Friday, June 11, 1999
Planning board members tangled in five lawsuits
One of the dubious honors that comes with election to the Carlisle Planning Board is being slapped with a series of lawsuits. Shortly after their victory celebrations had ended, new board members Louise Hara and Thomas Lane were informed by planning administrator George Mansfield that they will automatically became defendants in five separate lawsuits. Millions of dollars are at stake as each developer comes before the board for approval. It should be no surprise in our litigious society that the board frequently gets sued if the plans are disapproved, however valid the reason.
Developer Bill Costello is the plaintiff in one lawsuit against each member of the planning board with regard to his Pine Meadow subdivision. Costello received approval from the board in 1996, which would seem to be an amicable harbinger. The approved plans should have been recorded with the Registry of Deeds in Lowell within the designated time period of (then) 60 days as specified by the planning board rules and regulations. Failure to comply with these recording requirements, according to Article II, Section 9(B)(3), would result in automatic rescission of the approval given by the board.
Costello, through no fault of the planning board, failed to record the plans andas promisedthe approval was rescinded! The plans were presented to the planning board for a second time and approved again, but the Rivers Protection Act went into effect between the two approvals. Costello did not want to risk having the Rivers Act impede his development, hence the lawsuit challenging the 60-day requirement. No problems have been encountered, but the lawsuit remains on the books. The town has since extended the requirement to 180 days.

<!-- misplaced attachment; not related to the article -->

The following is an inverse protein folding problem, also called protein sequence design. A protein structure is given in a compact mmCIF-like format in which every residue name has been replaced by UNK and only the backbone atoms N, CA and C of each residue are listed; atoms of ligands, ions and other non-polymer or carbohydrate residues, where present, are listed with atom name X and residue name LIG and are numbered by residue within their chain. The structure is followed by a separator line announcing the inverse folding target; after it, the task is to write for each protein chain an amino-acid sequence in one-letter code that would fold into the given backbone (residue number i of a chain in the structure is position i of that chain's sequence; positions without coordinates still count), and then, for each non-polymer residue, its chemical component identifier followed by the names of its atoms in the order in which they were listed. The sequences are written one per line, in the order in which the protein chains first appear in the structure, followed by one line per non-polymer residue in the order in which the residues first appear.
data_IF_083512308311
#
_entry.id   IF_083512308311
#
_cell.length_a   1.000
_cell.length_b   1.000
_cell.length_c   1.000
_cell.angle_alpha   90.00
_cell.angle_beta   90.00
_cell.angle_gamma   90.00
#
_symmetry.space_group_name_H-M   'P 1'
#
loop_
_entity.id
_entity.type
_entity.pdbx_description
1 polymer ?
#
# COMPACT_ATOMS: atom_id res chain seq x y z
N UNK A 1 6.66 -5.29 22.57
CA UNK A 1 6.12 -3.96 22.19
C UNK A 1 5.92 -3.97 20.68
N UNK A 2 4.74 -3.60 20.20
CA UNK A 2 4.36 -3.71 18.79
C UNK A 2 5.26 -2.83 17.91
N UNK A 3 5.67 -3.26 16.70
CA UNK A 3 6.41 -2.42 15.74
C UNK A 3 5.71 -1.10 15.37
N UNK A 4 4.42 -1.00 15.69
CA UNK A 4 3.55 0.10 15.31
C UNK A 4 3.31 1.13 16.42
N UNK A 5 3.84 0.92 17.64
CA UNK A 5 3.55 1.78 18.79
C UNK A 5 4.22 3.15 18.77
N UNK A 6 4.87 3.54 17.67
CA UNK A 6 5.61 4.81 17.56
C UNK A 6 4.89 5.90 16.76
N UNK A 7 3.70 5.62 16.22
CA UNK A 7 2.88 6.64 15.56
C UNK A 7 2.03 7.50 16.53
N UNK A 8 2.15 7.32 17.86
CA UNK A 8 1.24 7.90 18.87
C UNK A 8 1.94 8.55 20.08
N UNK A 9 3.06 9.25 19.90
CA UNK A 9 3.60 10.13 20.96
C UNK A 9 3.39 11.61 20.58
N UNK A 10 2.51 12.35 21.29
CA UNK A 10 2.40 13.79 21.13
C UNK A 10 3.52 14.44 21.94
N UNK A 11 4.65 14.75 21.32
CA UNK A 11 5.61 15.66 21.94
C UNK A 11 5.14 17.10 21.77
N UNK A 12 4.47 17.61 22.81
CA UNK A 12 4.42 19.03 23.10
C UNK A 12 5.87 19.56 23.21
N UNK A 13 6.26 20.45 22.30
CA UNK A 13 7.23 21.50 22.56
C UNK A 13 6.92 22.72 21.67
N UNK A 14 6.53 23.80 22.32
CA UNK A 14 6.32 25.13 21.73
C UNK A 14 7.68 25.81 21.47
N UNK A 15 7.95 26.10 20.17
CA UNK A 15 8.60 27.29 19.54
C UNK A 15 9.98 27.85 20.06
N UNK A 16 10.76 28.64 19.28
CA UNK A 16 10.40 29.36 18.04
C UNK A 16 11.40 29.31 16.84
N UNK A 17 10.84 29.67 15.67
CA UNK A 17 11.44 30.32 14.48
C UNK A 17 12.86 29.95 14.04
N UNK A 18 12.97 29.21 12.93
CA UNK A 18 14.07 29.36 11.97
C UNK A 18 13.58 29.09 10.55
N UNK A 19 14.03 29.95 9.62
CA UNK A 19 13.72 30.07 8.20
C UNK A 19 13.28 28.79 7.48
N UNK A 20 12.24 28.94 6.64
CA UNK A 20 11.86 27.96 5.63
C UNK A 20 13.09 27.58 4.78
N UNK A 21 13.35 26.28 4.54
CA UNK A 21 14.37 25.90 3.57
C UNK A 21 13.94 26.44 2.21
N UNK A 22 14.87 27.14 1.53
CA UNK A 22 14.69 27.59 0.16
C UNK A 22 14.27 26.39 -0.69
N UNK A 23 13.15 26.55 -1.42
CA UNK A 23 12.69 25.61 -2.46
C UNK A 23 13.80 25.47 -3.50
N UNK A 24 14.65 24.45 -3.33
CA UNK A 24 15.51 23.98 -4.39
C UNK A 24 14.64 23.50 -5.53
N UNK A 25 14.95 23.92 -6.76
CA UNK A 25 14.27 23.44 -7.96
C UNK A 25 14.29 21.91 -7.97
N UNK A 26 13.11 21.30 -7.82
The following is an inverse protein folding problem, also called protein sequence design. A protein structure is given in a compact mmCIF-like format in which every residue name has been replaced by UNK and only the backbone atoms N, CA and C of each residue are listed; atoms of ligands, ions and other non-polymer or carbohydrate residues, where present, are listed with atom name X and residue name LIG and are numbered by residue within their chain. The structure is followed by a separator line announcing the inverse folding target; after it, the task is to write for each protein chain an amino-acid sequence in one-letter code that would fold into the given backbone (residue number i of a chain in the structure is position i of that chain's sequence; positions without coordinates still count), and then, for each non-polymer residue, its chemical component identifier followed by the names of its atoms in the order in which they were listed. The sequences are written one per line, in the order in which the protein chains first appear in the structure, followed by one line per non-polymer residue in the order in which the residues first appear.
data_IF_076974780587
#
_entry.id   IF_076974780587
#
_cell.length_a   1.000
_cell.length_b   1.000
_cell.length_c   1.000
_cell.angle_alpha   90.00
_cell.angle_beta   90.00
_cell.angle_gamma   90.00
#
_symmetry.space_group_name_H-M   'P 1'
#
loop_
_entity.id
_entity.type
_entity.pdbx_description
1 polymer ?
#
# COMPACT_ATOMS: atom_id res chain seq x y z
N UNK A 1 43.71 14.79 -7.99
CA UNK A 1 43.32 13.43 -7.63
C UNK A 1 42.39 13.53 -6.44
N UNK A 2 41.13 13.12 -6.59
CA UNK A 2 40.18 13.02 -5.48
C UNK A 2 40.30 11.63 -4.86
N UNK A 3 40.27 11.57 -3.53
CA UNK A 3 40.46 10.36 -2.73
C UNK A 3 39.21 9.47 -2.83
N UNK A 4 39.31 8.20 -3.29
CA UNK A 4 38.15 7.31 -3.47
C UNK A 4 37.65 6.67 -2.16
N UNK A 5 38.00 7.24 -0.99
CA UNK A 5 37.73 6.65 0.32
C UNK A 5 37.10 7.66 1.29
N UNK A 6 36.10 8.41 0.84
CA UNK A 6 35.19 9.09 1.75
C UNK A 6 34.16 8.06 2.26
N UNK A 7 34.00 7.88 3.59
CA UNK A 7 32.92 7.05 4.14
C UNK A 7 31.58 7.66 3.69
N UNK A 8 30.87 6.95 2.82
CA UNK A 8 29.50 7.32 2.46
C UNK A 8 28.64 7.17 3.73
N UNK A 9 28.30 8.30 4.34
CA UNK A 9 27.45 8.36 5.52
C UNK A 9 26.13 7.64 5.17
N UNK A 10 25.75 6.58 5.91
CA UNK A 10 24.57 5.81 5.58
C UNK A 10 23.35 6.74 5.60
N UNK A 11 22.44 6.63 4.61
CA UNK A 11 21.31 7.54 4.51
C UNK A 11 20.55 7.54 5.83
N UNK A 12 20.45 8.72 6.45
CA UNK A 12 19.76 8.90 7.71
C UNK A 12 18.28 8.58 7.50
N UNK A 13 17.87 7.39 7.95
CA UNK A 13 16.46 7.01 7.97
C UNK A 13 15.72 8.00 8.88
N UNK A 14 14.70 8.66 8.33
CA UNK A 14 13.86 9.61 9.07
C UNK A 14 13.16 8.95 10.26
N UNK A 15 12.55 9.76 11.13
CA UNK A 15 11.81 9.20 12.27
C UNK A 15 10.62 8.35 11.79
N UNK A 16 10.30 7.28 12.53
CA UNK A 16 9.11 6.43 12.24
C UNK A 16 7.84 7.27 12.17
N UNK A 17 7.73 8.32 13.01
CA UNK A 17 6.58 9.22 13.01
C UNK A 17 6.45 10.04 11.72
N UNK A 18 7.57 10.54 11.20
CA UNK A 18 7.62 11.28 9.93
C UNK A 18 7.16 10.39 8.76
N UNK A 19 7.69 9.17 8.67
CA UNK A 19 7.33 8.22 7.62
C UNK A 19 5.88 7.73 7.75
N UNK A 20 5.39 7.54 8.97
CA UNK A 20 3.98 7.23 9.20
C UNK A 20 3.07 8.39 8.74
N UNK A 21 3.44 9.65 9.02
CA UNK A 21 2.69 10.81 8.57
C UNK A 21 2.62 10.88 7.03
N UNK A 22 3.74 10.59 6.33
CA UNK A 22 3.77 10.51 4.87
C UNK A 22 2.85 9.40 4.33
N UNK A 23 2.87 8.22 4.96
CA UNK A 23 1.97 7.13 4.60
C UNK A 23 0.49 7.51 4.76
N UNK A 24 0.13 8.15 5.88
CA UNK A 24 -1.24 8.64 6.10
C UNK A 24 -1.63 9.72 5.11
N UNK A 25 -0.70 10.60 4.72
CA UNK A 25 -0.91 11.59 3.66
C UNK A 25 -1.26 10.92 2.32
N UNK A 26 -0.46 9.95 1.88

Berry Corner Lane
The case of Valchuis versus the Carlisle Planning Board was filed as a result of the board's refusal to endorse an Approval Not Required (ANR) plan for a sixth lot on Berry Corner Lane. Michael and David Valchuis own a 13-acre lot there and, against the neighbors' objections, wish to build a house. Berry Corner Lane was not built to modern standards, but its residents own the lane, pay taxes on it, and want it to remain as is. The planning board insists that the lane be upgraded to common driveway standards before they will approve the ANR. The Valchuis brothers are willing to pay for the improvements, but they can only be made with the owners' approval and therein lies the impasse.
This battle recently spilled over to the Carlisle Conservation Commission, where Berry Corner Lane residents continued their opposition to plans for improvement. ConsCom determined that both town bylaws and the state's Wetland Protection Act require the signatures of owners before approval can be granted for a building project that involves private property. ConsCom denied approval on these grounds and the commissioners suggested that the Valchuis brothers go back to their prospective neighbors and try to work out a compromise. According to residents, this will come when the proverbial place down below freezes over and ensures that the lawsuit will be with us for the duration.
Another lawsuit emanating from the board's refusal to endorse an ANR plan comes from John Swanson and the Tall Pines Realty Trust. Original plans for Wheeler Lane used a common driveway to create four building lots. The planning board has always been sensitive to this issue and insists that a legal ANR lot plan, which meets all rules and regulations, is submitted before a common driveway be considered. In this case, the common driveway permit was denied because there was no ANR plan. Subsequently, an ANR plan was filed but not endorsed by the board; that action was appealed in court.
Swanson returned with a plan featuring a 750-foot subdivision road off Kimball Road with four houses. A subdivision road is more expensive since it must be at least 18 feet wide and built to highway standards, but this resolved earlier concerns about the common driveway. Wheeler Lane is presently in the final stages of approval by the planning board, but the lawsuit will undoubtedly remain in effect until the last signature has dried on the definitive subdivision plans.